3 Yoga Moves For Better Spine Health
Strong Core Can Stabilize Your Spine
WHAT: The “Big Three” exercises guide; proven to keep the spine in a good health.
SOURCE: Eric L’Italien, Pphysical Therapist, Harvard-affiliated Spaulding Rehabilitation Center, August 2020
GREAT FOR: Healthy Spine, Posture, Exercising, Body Strength, Wellness
Spinal instability can contribute to low back pain, but fortunately, the “only three” exercises can help.
A strong core can stabilize your spine to help keep your lower back healthy and pain-free. The muscles surrounding your spine can weaken with age or from an injury. That can make movements such as twisting, stretching, lifting or bending difficult. “The lower back often has to compensate for this lack of mobility, which places greater stress and burden on its muscles,” says Eric L’Italien, a physical therapist with Harvard-affiliated Spaulding Rehabilitation Center.
This is why healthier movements reduce pressure on the low back and lower the risk of pain and injury.
This makes things much easier when comes to making movements that require sudden strength and a broad range of motion, like lifting and carrying groceries and placing them on the counter or floor. We want to avoid lower spine pain.
Spine stability means your entire torso is working together in rhythm, like a music band. If one thing is off, it can affect the entire structure.
The question now is how do you get a stable spine?
There are “big three” exercises that help, such us: curl-up, the side plank, and the bird-dog.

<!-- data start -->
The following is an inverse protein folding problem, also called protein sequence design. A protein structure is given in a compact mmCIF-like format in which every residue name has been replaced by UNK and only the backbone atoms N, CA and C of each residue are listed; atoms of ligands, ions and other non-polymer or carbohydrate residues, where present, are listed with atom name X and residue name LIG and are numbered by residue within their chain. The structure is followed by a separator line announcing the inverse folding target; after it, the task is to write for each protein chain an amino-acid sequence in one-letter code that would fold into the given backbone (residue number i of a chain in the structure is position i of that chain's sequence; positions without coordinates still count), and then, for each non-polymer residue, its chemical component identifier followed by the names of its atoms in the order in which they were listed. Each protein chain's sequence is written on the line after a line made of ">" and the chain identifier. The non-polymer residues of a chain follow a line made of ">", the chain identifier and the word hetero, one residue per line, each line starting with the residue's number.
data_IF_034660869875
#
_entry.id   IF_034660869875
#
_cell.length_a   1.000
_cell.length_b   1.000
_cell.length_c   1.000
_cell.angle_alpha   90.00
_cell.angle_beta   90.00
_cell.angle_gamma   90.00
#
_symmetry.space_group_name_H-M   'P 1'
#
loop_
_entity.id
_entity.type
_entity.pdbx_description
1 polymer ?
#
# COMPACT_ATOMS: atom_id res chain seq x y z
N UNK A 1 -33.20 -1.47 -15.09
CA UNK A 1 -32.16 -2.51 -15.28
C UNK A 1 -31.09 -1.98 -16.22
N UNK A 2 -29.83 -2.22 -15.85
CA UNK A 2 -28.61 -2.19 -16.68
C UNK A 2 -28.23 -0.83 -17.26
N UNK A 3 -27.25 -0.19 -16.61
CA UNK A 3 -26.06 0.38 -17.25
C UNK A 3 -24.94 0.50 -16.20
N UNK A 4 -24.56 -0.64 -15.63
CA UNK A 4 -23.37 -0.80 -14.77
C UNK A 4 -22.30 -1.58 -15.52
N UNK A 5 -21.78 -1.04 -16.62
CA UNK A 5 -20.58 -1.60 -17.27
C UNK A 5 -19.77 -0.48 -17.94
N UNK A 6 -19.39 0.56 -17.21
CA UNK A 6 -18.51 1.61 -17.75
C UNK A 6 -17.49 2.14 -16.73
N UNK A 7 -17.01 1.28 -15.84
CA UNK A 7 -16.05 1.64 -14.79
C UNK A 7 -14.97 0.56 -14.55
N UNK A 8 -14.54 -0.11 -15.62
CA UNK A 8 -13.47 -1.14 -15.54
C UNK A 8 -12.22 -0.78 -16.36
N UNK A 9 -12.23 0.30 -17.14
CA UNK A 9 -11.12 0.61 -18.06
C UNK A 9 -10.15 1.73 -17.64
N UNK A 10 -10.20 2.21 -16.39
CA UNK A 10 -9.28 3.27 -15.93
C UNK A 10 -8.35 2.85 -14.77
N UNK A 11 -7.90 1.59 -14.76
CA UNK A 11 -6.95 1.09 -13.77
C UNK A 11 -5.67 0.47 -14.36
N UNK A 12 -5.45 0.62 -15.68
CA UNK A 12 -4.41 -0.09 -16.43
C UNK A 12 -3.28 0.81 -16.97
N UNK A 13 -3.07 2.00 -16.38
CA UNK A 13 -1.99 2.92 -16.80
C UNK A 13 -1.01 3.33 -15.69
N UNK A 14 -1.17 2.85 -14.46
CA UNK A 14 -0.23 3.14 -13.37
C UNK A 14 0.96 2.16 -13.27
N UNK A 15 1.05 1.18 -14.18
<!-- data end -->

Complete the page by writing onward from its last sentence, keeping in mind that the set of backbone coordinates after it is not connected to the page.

1. Lie on your back. Extend one leg straight out on the floor. Bend the knee of your other leg so your foot is flat on the floor.
2. Put your hands under your lower back to maintain the natural arch of your spine.
3. On an exhalation, lift your head, shoulders, and chest off the floor as though they were all connected. (Come off the floor just enough to feel the tension in your muscles.) Don’t bend your lower back, tuck your chin, or let your head tilt back.
4. Hold for 10 seconds and then slowly lower yourself down.
5. Complete five reps, then switch leg positions and repeat the sequence to complete the exercise.
1. Lie on your side with your upper body propped up on your arm, with your forearm on the floor, and your elbow underneath your shoulder. Place your free hand on the top of your hip. Pull your feet back, so your knees are at a 90° angle.
2. Lift your hips off the floor so they are in line with the rest of your body, and hold for up to 10 seconds. Try to maintain a straight line from your head to your knees. Slowly lower your hips back down to the floor.
3. Repeat five times, then flip to your other side and repeat the sequence to complete the exercise.
Variation: For a challenge, straighten your legs instead of bending them.
1. Get down on the floor on your hands and knees.
2. Raise your left arm and extend it forward as far as possible while simultaneously lifting your right leg and extending it straight behind your body. Keep both the raised arm and leg parallel to the floor. Ensure your hips are aligned with your torso and not tilted to one side.
3. Hold for 10 seconds and then return to the starting position.
4. Repeat five times, then switch to the other arm and leg and repeat the sequence to complete the exercise.